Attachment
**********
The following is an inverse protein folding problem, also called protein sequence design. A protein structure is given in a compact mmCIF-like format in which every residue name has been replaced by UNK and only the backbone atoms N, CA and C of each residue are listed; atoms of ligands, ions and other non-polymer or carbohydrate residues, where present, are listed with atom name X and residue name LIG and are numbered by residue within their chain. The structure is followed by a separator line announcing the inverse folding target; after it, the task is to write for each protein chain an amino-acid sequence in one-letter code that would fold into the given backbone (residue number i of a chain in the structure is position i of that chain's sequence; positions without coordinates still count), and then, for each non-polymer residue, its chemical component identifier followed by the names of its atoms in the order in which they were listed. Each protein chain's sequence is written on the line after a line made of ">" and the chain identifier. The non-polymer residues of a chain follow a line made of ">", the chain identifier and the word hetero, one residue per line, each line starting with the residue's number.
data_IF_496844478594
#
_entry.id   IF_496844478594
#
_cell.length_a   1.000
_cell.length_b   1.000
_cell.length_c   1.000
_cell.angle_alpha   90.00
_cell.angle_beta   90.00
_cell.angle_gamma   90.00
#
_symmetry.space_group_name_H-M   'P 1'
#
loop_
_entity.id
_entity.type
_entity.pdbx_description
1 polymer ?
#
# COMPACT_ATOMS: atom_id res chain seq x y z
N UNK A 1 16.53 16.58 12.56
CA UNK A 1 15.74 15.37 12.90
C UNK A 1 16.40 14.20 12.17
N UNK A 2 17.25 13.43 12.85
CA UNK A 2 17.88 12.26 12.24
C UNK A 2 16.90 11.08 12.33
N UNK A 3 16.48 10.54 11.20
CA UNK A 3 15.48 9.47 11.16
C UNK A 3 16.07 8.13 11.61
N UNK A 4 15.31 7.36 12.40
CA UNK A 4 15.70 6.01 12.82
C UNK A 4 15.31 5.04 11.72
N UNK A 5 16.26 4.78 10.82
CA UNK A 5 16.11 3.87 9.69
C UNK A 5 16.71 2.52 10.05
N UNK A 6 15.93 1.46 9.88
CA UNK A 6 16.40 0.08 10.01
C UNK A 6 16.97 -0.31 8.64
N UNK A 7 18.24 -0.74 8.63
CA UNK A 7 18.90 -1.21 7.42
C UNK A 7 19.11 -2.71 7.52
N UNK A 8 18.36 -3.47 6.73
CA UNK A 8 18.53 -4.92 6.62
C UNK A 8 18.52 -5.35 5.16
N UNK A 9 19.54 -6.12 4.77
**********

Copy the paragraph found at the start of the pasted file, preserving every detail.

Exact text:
The following is an inverse protein folding problem, also called protein sequence design. A protein structure is given in a compact mmCIF-like format in which every residue name has been replaced by UNK and only the backbone atoms N, CA and C of each residue are listed; atoms of ligands, ions and other non-polymer or carbohydrate residues, where present, are listed with atom name X and residue name LIG and are numbered by residue within their chain. The structure is followed by a separator line announcing the inverse folding target; after it, the task is to write for each protein chain an amino-acid sequence in one-letter code that would fold into the given backbone (residue number i of a chain in the structure is position i of that chain's sequence; positions without coordinates still count), and then, for each non-polymer residue, its chemical component identifier followed by the names of its atoms in the order in which they were listed. Each protein chain's sequence is written on the line after a line made of ">" and the chain identifier. The non-polymer residues of a chain follow a line made of ">", the chain identifier and the word hetero, one residue per line, each line starting with the residue's number.